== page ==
September 07, 2015 - Dr. David Chao
Monday Morning MD: Doctors in the hot seat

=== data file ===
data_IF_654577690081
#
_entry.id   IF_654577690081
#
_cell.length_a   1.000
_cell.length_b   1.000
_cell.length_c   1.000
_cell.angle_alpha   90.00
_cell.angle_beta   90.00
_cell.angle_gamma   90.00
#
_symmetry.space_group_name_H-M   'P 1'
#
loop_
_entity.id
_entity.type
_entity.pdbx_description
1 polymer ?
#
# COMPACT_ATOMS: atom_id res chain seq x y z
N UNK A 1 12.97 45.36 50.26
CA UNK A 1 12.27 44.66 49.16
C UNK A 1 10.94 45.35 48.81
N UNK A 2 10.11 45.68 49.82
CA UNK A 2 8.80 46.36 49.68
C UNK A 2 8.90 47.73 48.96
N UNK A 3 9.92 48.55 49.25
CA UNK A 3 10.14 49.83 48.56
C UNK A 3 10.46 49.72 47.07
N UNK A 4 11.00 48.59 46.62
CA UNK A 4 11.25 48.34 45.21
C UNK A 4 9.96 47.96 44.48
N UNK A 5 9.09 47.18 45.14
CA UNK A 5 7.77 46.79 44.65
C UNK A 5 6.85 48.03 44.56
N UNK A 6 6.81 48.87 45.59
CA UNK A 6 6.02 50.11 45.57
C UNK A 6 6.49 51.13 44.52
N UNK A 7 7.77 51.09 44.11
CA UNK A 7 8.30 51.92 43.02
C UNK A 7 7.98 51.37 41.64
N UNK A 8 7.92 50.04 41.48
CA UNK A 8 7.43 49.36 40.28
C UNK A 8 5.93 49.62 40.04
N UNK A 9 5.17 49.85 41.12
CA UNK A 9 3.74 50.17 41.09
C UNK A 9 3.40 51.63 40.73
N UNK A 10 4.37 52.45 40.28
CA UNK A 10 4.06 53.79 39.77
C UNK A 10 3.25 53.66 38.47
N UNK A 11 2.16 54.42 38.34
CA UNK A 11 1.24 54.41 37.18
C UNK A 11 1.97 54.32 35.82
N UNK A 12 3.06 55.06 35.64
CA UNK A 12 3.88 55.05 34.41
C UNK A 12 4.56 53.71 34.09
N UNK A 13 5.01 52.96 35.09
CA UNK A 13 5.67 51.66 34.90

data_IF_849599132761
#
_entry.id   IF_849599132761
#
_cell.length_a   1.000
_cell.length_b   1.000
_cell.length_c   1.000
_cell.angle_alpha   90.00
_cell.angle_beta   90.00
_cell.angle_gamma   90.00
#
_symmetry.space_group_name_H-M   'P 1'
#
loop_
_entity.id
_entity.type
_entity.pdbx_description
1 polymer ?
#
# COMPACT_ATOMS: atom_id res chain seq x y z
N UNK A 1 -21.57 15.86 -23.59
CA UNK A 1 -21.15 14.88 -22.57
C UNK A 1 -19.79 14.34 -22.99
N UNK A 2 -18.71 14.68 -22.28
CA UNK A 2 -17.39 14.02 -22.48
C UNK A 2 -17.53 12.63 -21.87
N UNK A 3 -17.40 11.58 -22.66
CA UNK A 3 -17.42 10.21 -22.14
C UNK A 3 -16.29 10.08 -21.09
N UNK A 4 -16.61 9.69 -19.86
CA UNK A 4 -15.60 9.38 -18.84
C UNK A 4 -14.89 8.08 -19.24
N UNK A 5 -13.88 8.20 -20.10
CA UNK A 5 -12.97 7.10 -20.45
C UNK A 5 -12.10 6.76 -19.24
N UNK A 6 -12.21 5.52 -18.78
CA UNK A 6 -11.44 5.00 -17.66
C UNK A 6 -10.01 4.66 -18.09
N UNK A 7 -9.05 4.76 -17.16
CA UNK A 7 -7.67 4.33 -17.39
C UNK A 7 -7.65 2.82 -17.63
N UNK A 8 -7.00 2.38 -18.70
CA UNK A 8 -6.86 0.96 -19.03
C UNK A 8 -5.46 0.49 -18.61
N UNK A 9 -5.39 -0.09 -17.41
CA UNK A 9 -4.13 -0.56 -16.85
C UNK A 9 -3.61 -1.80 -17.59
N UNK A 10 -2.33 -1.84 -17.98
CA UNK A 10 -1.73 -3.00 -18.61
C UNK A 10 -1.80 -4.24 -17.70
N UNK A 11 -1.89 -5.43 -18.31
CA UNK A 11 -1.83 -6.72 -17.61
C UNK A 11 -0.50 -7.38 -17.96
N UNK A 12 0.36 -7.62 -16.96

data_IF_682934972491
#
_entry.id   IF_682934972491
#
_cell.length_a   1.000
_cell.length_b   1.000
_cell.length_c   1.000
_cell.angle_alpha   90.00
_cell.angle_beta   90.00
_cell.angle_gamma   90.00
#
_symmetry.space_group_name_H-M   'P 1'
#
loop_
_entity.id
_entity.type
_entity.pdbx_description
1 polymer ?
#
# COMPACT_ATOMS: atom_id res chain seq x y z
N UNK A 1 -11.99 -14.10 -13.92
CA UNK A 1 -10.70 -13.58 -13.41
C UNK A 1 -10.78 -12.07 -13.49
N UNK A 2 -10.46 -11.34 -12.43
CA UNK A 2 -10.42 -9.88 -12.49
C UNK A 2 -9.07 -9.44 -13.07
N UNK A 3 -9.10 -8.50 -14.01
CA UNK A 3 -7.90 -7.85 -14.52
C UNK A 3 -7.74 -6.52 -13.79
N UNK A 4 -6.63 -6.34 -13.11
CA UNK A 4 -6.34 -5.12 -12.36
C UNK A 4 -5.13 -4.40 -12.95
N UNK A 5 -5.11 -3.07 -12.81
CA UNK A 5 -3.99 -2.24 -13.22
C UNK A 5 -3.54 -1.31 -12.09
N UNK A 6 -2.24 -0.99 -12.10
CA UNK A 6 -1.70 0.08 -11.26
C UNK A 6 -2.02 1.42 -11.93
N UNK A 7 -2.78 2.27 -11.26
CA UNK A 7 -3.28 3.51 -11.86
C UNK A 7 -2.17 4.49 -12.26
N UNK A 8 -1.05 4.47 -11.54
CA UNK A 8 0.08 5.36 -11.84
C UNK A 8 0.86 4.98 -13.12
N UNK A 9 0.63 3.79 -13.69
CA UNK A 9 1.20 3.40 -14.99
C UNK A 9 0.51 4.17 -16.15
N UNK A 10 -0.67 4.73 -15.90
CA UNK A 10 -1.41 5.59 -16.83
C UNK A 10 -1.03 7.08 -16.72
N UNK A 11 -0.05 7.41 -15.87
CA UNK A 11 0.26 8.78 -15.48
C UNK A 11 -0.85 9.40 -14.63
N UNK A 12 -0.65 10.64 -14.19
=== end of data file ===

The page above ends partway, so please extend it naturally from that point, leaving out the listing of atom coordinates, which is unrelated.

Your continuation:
In this era of NFL health and safety, the pressure on medical personnel has increased exponentially. Ask Washington’s independent neuro specialist, who resigned after the Robert Griffin III concussion controversy. I do not personally know this doctor, who is jointly appointed by the NFL and NFLPA, nor do I know his exact reasoning for leaving his post. I do know he has been unfairly criticized for “reversing course” or flip-flopping about clearing RGIII as if he was influenced by the team or was incompetent. He anticipated clearing the player based on information he was given, but when he actually examined the Redskins QB, the doctor decided to withhold clearance. What is wrong with that? This is no different than a GM telling an agent he wants to sign a player but after seeing the workout, taking a pass. In this day and age, the neuro specialist probably should be applauded for taking the safe route for the athlete. Instead he has undergone intense scrutiny from media and criticism from a former soccer player/patient. I don’t know what his decision making process was on RGIII but when is being safe with concussions (especially in the preseason) worth being vilified over? With HIPAA privacy laws, the doctor is not allowed to speak up to defend himself on the medical facts of RGIII or the former soccer player, as all medical information is strictly confidential. Judging concussions is a thankless job. The “porridge” is always “too hot” or “too cold”. Doctors are asked to immediately judge what the “temperature” of the brain might be an hour or more later. Concussions are like snowflakes: each one is different. Symptoms don’t always show up immediately. As an orthopedist, I never examined concussions in the NFL. As a head team physician, I always asked my primary care team physicians why they even wanted to do it. There is no winning in evaluating head injuries. Remove a player at the exact right moment to protect him from further injury and when he has no symptoms going forward, he blames you for being too conservative. Properly allow a player to return and he takes a new unrelated hit, suffering a concussion and the doctor is blamed for allowing second-impact syndrome. Rightfully return a player whose exam is completely normal and if he develops symptoms later (which is common), the physician is crucified. It is a no-win situation. Although adjudicating concussions is far more important than making touchdown or penalty calls, I often compared it to refereeing. The regular referees were criticized for doing a poor job and locked out in 2012. When the replacement referees where put in place, we all realized how hard a job it is and the original men-in-stripes were welcomed back. The same is likely to happen with those responsible for judging head injuries. Currently the hot seat is being transferred to independent sideline neuro specialist and the “eye in the sky”. As they have more power, they will have more scrutiny. Even with the new medical timeout rule (which I applaud), I have predicted more controversy to come. Typically, physicians selected for this or any NFL position are respected medical practitioners with booming private practices and their NFL roll is only a tiny part of their income. I am not suggesting the new Washington neuro is not quality but at some point it may not be worth the hassle and public second-guessing for a quality doctor to do the job. I am aware of three situations over the last several years where a doctor has turned down a team physician role just for that reason. It can be a time consuming, thankless job with people criticizing without knowing the facts. On the one hand you have current players pushing you to get them back to play at all costs. On the other, you have former players potentially suing for doing what they asked you to do. No team physician has been sued over the concussion lawsuit or pain killer lawsuit but there is fear among the medical profession that the day is coming. There always will be docs willing to do it, especially because the notoriety can build their reputation and patient volume. However, that may lead to lower quality physicians that might be tempted to do what it takes to keep the job; not ones that are doing the right thing for patients/players. The resigning doctor’s last NFL duty will be to finish his job with clearing RGIII. My guess is he just hopes to return to the normalcy and anonymity of his private practice. (Sorry, I broke my promise from last week to discuss “sports science” and how analytics can or can’t help prevent injuries like ACLs. I will do so in near future. I just felt the timely discussion with RGIII's doctor’s resignation took precedent) MMMD 1: Rosters not set in stone, IR and IR/dfr can free up spots Saturday’s final cut down to 53 is not really final. There are always more moves to be made, especially as teams may covet another club’s released players. A day later, the Broncos released their 2013 second-round pick, Montee Ball, to make room for a rookie tight end. Another way to clear roster space is by utilizing the injured reserve (IR) designation. Rib fractures typically don’t land a player on IR but the Dolphins choose to utilize their only designated for return (DFR) slot on running back Jay Ajayi. He likely would have returned prior to the IR/dfr mandatory eight-week absence with a broken rib (unless he had unreported lung injury), but clearly Miami needed the roster spot to sign QB Logan Thomas, so the decision was made. The Titans choose a similar move with running back David Cobb’s calf injury to create room for healthy running back Terrance West. MMMD 2: How are injury settlements reached? A player released injured is paid by prorating salary based on projected number of weeks he is not able to play football. Contract amounts are already determined. The only negotiation, second opinion and jockeying are performed over the number of weeks a player is projected to be out. An injury grievance can be filed by the player if cut injured or unable to reach injury settlement. MMMD 3: 49ers roster blunder? I am only asking the question and not accusing anyone in San Francisco of erring. Kendall Hunter tore his ACL last year and passed his physical to practice day-one of training camp. Ultimately, he ends up on IR for the same knee. If he had entered camp on the preseason physically unable to perform (PUP) list even for a day, Hunter would be eligible for reserve/PUP and a later season comeback. By practicing the first day, he does not qualify for regular season PUP and was placed on IR with no chance to return. I don’t know if not holding him out for a day was a medical, coaching or front office decision, but doing so would have made him eligible for a second half return. Perhaps his regression was truly unanticipated and there was no preseason worry. However, this is why many teams take the PUP precaution and hold out players coming off injury for a day or two to start, just in case. MMMD 4: If they let me sign Drew Brees… Medical decisions sometimes can change the course of a franchise. Nick Saban said, “I might still be in Miami” if Dolphins team doctors hadn’t nixed the deal. Instead he left for Alabama and the Saints got Brees and a post-Katrina Lombardi Trophy. I am not criticizing the decision of the Miami doctors and I can’t discuss details of the injury or surgery. (As the San Diego team physician at the time, the Chargers already made their choice when they acquired Philip Rivers by trading first-overall pick Eli Manning with Brees already on the roster.) I am only stating that medicine is an inexact science, like drafting is an imperfect discipline. First-round selections doesn’t always end up in the Pro Bowl. Sometimes a medical decision changes a franchise's future as much as a boom or bust high draft pick. MMMD 5: Quick hitters Julius Thomas finger surgery is likely a boney mallet finger that failed conservative care. Expect a 4-6 week recovery. Johnny Manziel is throwing, but not a football yet, due to his tendonititis, but don’t expect this to be a big issue. Kiko Alonso is right. Patella tendonitis is common after ACL surgery, especially when using bone-tendon-bone autograft of the central patella tendon. Typically, it is manageable to play through. Jason Pierre-Paul is reporting to the Giants soon. He expects to play early in the season, but not the opener. I hope that is the case, given all he has been through. MMMD 6: Jarryd Hayne re-ignites rugby vs football debate With the Rugby star making the final 53 for the 49ers, comparisons about the English sport that spawned the American sport abound. For decades, I have been asked about the differences and similarities between rugby and football. In addition to being an NFL team physician, I have the fortune to be involved as a team physician for the USA Rugby 15s and 7s teams. In 2008, the show Dhani Jones Tackles the World had an NFL linebacker playing rugby in England for a week. That spurred a lot of debate in the NFL training room amongst players. In my opinion, Rugby Union (15s) and the Olympic form (7s) are harder to teach a football player than for a rugby player to learn the specialized and compartmentalized game of football. I have seen it first hand with USA Rugby. Football players have attempted and succeeded in the transition to rugby but it does not occur as quickly as with Hayne’s crossover. Of note, Hayne was a Rugby League star in Australia, which is a much simpler game. Football maybe be easier to learn but it is harder to play. There is also the fundamental difference of the aerobic quick burst sport of football vs the anaerobic continuous game of rugby. MMMD 7: ProFootballDoc Scorecard Tom Savage was dumped on his throwing shoulder with a classic AC joint sprain mechanism. With the force of the injury, the bigger worry was clavicle fracture, which fortunately was not the case. He suffered a severely separated shoulder and is now out on IR for the rest of 2015. In early August, John Fox said Alshon Jeffery’s calf injury was day-to-day. I indicated at the time, that was likely “coach speak” optimism. He now has carried the day-to-day label for 26 days without practicing or playing. The hope is the Bears were just being conservative to try and prevent a lingering injury, but in any case it was hardly a day-to-day injury. Last season, Dennis Pitta suffered his second dislocated hip without contact. Medically, that was a bad sign. Hip dislocation typically requires severe trauma with resultant articular cartilage damage. I postulated at that time that Pitta’s career was in jeopardy. Unfortunately, he has now been been placed on PUP with no return in sight. When Arian Foster injured his groin and required surgery, reports indicated the end of his season or three-plus months recovery. Before his announced surgery I anticipated a sports hernia type procedure with quicker recovery as opposed to a true groin tendon repair. Now it seems that there was no need for the doom and gloom and there will be no IR or IR/dfr, as he is reported to return in the first few weeks of the season. Maurkice Pouncey having a high-ankle fracture was already shown to be correct. Now that he has been placed on IR/dfr as postulated, I won’t double count his status. I also won’t score Tarean Folston’s ACL prediction since he is a college player. I suspected ACL, even when Brian Kelly said MCL. Subsequently, Notre Dame made the ACL clarification. Not counting the last two assessments, the scorecard has now risen from 21-1 to 25-1. Follow David on Twitter: @profootballdoc Dr. David Chao is a former NFL head team physician with 17 years of sideline, locker and training room experience. He currently has a successful orthopedic/sports medicine practice in San Diego.